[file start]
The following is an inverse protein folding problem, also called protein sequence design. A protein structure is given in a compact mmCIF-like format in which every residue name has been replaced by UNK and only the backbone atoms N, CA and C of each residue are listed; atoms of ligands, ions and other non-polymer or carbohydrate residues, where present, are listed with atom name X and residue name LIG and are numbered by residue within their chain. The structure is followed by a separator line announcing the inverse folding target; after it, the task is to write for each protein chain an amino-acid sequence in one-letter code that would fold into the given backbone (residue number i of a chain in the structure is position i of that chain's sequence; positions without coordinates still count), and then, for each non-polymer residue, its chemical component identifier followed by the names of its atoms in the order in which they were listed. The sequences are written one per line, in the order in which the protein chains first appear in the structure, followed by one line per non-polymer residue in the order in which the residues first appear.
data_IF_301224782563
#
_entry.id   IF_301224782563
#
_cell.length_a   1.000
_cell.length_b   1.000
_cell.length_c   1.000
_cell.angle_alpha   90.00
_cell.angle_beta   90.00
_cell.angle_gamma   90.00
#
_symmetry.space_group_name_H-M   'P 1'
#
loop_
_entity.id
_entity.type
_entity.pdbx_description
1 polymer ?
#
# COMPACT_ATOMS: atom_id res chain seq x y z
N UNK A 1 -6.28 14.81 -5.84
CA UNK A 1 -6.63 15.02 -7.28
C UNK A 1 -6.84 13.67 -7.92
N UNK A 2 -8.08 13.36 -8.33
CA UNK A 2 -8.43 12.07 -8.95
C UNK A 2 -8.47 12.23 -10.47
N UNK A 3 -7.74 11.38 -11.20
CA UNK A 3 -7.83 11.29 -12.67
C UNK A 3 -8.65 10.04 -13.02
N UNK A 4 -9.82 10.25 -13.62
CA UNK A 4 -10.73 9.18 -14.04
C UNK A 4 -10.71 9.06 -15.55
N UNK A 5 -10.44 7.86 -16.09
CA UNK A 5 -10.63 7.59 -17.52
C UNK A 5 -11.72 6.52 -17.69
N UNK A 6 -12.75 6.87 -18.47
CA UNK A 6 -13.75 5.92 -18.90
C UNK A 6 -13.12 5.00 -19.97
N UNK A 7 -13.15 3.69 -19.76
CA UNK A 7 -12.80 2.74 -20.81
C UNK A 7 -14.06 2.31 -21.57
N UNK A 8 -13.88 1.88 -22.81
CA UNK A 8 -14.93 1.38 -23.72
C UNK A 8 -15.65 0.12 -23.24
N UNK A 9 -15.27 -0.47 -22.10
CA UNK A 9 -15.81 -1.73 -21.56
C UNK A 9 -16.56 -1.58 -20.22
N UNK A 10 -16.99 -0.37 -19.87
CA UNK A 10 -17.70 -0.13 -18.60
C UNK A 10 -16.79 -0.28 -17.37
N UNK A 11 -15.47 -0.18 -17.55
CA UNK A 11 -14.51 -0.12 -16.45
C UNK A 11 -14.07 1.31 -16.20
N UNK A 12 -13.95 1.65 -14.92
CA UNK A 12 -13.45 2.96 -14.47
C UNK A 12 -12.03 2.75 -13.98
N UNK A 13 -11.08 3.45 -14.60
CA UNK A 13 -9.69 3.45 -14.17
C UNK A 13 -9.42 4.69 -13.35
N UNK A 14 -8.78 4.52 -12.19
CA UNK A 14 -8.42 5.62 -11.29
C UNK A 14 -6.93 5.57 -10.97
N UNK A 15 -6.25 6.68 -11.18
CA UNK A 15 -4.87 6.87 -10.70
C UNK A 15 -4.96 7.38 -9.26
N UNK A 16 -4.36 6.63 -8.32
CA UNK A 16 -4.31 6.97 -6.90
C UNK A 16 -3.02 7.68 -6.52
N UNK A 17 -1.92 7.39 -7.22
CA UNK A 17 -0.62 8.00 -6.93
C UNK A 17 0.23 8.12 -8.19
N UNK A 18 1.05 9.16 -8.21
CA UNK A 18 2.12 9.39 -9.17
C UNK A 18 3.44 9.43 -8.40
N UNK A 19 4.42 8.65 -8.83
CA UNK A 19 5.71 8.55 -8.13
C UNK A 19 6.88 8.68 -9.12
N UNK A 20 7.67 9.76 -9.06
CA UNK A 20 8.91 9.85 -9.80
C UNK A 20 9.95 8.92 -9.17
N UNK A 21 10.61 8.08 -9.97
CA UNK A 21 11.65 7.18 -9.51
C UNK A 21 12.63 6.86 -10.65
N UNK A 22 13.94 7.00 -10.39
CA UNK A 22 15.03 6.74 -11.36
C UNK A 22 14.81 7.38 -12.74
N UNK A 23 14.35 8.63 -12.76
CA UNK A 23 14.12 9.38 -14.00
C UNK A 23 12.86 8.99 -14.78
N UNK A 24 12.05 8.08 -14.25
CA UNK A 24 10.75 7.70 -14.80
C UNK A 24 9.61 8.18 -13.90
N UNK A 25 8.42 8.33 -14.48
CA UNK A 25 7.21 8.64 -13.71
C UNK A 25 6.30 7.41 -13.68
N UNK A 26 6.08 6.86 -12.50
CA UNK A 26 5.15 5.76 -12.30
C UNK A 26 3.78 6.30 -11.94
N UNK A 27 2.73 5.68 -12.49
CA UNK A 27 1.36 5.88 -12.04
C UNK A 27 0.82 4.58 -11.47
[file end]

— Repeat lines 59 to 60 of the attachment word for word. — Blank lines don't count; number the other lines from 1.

CA UNK A 13 -9.69 3.45 -14.17
C UNK A 13 -9.42 4.69 -13.35